Tories urged to 'raise their game'

THE Conservative Party needs to "raise its game" if it is to mount a credible bid to unseat Prime Minister Tony Blair at the upcoming general election, Suffolk South MP Tim Yeo has said.

THE Conservative Party needs to "raise its game" if it is to mount a credible bid to unseat Prime Minister Tony Blair at the upcoming general election, Suffolk South MP Tim Yeo has said.

Mr Yeo said the party had made great strides in its first nine months under leader Michael Howard, but had now reached a "plateau" and needed renewed impetus to make further inroads into Labour's majority.

The shadow environment secretary was speaking yesterday as a poll showed Mr Howard's satisfaction ratings dipping to their lowest point since he became leader last November.

The survey for the Independent on Sunday found 42% of those questioned were "dissatisfied' with the Tory leader, against 26% who were "satisfied'.


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His overall rating of minus 16 was worse than that of former Labour leader Neil Kinnock at the same point in the 1983 and 1987 parliaments, and almost as bad as William Hague's a year before his 2001 election drubbing.

Mr Yeo acknowledged the Tories were in a far more difficult position to launch an assault on power now than Labour were in the run-up to the 1997 election, when the faltering Major administration offered Mr Blair's team "an open goal".

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While Mr Blair maintained double-figure leads in early 1997, the Tories under Mr Howard have rarely established an advantage of more than a couple of points and were one point behind Labour in yesterday's poll.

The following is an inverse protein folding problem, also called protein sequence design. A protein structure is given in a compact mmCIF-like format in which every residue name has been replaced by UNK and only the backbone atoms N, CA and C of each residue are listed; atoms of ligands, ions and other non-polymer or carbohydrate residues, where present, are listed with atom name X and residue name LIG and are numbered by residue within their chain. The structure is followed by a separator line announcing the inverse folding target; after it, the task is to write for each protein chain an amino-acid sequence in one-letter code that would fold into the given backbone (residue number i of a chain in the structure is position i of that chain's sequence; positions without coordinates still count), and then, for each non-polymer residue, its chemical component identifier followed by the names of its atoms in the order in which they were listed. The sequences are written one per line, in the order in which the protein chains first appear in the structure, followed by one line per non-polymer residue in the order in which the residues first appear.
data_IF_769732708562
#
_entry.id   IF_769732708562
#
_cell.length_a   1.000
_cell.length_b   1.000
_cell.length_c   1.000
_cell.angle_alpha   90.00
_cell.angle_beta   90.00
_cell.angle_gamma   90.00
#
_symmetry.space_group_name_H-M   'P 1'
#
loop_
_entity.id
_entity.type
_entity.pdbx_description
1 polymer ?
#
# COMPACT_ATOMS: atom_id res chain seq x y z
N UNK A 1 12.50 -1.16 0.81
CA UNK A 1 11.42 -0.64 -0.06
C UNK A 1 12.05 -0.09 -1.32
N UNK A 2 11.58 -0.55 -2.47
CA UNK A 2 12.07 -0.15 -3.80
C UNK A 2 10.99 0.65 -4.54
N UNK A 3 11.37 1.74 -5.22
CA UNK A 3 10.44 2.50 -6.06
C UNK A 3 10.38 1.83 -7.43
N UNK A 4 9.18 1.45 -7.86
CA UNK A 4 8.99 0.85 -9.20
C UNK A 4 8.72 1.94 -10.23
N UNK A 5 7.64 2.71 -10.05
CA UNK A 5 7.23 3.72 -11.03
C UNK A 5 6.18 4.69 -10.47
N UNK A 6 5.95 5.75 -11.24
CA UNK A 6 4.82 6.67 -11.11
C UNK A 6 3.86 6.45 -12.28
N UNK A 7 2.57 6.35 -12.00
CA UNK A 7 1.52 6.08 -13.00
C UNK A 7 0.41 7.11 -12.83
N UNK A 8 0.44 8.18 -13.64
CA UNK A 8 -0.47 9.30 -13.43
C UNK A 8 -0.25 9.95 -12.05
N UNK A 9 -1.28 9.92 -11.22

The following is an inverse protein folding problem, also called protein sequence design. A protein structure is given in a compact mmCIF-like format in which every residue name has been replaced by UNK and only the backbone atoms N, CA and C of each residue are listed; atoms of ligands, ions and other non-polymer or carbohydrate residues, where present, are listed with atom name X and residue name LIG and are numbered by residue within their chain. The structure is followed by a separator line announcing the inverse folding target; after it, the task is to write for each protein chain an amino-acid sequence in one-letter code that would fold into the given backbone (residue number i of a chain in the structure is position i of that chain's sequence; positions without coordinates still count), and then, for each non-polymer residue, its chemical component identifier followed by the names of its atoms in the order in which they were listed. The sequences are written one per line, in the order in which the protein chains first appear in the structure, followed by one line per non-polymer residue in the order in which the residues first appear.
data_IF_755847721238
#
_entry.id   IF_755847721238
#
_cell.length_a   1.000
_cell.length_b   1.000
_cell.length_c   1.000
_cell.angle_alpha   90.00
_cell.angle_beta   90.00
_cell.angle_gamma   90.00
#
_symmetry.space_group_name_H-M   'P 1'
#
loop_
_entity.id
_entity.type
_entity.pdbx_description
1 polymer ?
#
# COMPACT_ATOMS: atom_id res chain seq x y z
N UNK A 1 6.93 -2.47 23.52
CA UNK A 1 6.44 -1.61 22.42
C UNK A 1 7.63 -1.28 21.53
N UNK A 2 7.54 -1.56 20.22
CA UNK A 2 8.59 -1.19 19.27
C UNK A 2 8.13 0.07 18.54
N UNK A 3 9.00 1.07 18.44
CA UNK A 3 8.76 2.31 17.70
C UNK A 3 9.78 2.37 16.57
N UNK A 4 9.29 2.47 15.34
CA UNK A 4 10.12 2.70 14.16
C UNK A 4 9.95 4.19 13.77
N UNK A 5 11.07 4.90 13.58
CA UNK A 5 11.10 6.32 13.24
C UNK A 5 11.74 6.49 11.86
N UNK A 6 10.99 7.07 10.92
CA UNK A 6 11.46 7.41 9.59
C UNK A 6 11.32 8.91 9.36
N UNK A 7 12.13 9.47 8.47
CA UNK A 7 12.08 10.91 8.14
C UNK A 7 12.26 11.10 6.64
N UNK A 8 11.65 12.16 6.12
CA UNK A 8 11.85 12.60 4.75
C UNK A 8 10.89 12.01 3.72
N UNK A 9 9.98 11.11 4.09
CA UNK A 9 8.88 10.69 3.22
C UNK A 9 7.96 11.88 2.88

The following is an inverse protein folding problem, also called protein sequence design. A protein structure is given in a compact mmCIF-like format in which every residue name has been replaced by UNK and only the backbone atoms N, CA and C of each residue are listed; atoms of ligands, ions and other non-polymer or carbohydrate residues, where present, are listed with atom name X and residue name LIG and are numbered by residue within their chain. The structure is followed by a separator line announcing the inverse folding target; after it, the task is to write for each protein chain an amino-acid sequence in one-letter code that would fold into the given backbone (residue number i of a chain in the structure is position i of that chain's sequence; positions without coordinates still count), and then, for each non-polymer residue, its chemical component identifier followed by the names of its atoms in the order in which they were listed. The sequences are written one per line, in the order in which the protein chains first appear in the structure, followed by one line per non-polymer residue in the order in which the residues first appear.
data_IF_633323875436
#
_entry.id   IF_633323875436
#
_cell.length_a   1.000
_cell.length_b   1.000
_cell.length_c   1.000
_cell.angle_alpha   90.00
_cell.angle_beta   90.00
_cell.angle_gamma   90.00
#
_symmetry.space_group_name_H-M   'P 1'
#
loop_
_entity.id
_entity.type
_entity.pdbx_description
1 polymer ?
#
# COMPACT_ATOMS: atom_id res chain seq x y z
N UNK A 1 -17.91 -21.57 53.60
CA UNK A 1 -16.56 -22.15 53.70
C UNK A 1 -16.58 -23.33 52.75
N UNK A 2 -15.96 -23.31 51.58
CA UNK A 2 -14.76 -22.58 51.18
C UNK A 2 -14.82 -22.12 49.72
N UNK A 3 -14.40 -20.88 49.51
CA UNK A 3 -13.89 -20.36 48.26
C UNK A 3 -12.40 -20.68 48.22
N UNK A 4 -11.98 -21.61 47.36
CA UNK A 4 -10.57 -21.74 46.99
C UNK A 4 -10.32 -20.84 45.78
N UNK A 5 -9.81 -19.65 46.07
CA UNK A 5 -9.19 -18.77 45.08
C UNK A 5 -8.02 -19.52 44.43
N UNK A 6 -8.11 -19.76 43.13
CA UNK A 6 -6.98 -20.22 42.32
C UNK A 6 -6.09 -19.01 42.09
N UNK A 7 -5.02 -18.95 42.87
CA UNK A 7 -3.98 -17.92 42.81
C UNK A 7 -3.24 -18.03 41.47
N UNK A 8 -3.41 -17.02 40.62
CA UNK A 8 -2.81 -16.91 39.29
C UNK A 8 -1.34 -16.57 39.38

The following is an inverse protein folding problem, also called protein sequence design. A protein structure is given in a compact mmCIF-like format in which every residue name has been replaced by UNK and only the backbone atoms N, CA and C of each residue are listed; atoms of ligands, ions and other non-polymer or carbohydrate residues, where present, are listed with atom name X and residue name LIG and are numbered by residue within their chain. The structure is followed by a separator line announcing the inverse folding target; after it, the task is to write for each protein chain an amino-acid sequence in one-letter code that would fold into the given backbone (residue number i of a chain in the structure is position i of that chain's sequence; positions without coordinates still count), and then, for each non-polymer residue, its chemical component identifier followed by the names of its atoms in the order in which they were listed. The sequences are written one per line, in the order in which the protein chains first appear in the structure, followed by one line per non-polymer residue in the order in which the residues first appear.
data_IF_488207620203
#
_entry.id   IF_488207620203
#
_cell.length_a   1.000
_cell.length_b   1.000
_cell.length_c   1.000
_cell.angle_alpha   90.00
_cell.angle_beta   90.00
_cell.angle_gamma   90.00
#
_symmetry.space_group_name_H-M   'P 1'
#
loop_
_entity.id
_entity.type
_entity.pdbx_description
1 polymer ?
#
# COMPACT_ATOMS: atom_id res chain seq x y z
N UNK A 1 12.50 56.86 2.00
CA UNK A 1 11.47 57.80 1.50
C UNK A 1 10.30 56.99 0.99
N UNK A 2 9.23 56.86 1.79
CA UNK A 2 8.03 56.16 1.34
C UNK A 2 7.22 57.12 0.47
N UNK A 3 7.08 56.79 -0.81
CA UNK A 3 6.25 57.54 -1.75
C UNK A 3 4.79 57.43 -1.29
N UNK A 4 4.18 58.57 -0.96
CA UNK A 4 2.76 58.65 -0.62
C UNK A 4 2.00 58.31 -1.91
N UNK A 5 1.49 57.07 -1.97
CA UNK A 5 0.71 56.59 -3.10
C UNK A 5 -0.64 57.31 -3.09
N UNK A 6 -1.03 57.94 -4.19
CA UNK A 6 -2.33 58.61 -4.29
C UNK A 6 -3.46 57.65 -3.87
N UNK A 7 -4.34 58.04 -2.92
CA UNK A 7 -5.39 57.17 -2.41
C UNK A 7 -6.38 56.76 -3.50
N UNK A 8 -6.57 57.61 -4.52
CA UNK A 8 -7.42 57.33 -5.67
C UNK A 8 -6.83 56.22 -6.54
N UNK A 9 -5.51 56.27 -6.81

"The challenge for us is to mount an opposition at least as effective as Labour's was in the dying days of the Major government," Mr Yeo said.

"Actually, the goal they were shooting at then was a more open one than the present one is.

"It is of course the case that we need to raise our game. No-one is going to sit complacently in August and say we are doing fine."

Mr Yeo dismissed as "idle summer chit-chat' recent stories of internal dissent surrounding the so-called Notting Hill Set of young Tory modernisers.

And he played down the significance of criticisms of Mr Howard's performance by senior figures like Michael Portillo and Lord Tebbit following the Tories' third place in last month's Leicester and Birmingham by-elections. Both had been equally negative about his predecessor Iain Duncan Smith, he said.

"I don't think leadership is the problem at the moment," said Mr Yeo. "I think Michael Howard has the solid support of the vast majority of Conservative MPs and Conservative voters and deserves to do so."

Tory prospects now were far better than under Mr Duncan Smith, who had not been a "credible alternative" as Prime Minister.

"Of course we would rather be doing better in the opinion polls than we are," said Mr Yeo. "Of course we would rather have come first or second in the by-elections.

"But the truth is that those of us who have been working at the coalface for quite a long time now know where we were on August 1 last year.

"Now we have a leader who is a credible alternative to Tony Blair. Then we did not. Now the party is more united than it has been for a decade. Then it was not. Now, it is the Conservatives, actually, who are neck-and-neck with Labour in the overall polls."

He added: "We have had a huge mountain to scale. We have made very good progress. We are on a bit of a plateau at the moment, I acknowledge that, but you don't do these things all in one go."

Mr Howard was yesterday urged by former Foreign Secretary Sir Malcolm Rifkind to take on Mr Blair on the traditionally left-wing territory of civil liberties and personal freedom.

Sir Malcolm, Tory election candidate for the safe seat of Kensington and Chelsea, called on Conservatives to stand up for the "traditional freedoms of the British people' against an authoritarian and killjoy Labour government.

Sir Malcolm's comments came shortly after the Prime Minister raised the hackles of many on his party's socially liberal wing by attacking the social reforms of the 1960s and calling for a clampdown on binge drinkers.

Mori interviewed 1,988 adults across Britain for the Independent on Sunday between July 22 and 27. The survey put Labour on 32%, just one point ahead of the Conservatives on 31%, with the Liberal Democrats putting in a strong showing at 24%.

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